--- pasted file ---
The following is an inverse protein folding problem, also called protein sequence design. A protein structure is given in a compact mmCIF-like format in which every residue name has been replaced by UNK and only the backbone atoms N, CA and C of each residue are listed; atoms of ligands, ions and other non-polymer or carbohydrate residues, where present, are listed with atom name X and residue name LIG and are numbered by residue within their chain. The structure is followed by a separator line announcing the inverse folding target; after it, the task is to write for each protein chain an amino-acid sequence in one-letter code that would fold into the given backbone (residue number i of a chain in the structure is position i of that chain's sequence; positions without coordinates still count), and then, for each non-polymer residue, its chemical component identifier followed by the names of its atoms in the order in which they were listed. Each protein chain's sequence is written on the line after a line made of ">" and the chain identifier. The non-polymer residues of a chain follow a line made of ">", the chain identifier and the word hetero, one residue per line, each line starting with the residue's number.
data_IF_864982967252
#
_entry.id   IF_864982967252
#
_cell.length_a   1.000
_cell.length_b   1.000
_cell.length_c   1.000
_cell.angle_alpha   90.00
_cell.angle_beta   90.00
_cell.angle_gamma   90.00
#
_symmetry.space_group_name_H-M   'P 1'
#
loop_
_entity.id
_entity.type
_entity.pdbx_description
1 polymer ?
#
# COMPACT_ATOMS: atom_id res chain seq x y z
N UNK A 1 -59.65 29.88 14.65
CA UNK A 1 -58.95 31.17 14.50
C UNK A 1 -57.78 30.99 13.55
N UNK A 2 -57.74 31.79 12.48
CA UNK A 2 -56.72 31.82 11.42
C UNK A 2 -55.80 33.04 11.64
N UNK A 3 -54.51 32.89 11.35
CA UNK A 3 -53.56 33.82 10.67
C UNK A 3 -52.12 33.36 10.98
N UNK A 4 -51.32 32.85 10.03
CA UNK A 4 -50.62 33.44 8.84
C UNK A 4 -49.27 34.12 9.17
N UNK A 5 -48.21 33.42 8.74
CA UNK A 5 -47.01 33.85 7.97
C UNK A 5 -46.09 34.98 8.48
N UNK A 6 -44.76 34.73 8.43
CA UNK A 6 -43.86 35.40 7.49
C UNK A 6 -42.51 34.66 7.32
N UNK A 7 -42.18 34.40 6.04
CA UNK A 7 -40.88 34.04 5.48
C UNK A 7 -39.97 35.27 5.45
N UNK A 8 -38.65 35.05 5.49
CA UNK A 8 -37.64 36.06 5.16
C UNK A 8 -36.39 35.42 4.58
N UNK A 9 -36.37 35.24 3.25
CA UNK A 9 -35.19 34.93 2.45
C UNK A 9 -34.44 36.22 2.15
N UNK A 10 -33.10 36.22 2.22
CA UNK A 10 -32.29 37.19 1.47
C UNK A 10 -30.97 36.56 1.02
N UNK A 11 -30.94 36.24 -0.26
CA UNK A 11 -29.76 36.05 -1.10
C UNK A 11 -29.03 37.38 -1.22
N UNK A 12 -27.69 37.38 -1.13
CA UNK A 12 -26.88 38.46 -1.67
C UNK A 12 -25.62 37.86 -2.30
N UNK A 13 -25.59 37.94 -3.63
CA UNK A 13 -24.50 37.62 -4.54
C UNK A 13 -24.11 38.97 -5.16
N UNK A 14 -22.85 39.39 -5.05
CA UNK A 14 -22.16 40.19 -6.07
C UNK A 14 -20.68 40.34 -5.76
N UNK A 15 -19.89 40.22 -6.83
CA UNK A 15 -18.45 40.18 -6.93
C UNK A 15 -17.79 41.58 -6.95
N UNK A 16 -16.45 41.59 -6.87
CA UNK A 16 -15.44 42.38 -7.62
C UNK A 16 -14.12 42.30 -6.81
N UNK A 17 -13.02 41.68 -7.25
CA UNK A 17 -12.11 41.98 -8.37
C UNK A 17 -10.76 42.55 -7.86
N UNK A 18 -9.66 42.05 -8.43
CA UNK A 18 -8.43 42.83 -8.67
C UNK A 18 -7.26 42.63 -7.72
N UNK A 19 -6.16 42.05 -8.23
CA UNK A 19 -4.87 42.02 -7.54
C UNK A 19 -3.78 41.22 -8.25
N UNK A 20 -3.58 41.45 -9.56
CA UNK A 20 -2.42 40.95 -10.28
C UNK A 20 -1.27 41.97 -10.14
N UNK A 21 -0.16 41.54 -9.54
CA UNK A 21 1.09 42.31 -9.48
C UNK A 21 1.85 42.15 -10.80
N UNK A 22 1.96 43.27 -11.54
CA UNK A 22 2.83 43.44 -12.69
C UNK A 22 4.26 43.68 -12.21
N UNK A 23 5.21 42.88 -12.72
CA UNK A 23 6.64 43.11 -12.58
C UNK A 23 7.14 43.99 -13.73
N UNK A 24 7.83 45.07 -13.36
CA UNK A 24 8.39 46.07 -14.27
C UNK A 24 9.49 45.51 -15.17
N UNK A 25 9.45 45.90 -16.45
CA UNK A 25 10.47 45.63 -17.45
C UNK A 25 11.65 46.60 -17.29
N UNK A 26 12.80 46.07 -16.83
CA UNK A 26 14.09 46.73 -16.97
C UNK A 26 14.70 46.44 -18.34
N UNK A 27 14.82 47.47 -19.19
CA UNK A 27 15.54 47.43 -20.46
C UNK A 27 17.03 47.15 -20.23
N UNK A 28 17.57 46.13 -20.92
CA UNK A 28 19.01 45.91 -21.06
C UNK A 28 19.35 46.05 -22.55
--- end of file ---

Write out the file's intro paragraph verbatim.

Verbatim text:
The following is an inverse protein folding problem, also called protein sequence design. A protein structure is given in a compact mmCIF-like format in which every residue name has been replaced by UNK and only the backbone atoms N, CA and C of each residue are listed; atoms of ligands, ions and other non-polymer or carbohydrate residues, where present, are listed with atom name X and residue name LIG and are numbered by residue within their chain. The structure is followed by a separator line announcing the inverse folding target; after it, the task is to write for each protein chain an amino-acid sequence in one-letter code that would fold into the given backbone (residue number i of a chain in the structure is position i of that chain's sequence; positions without coordinates still count), and then, for each non-polymer residue, its chemical component identifier followed by the names of its atoms in the order in which they were listed. Each protein chain's sequence is written on the line after a line made of ">" and the chain identifier. The non-polymer residues of a chain follow a line made of ">", the chain identifier and the word hetero, one residue per line, each line starting with the residue's number.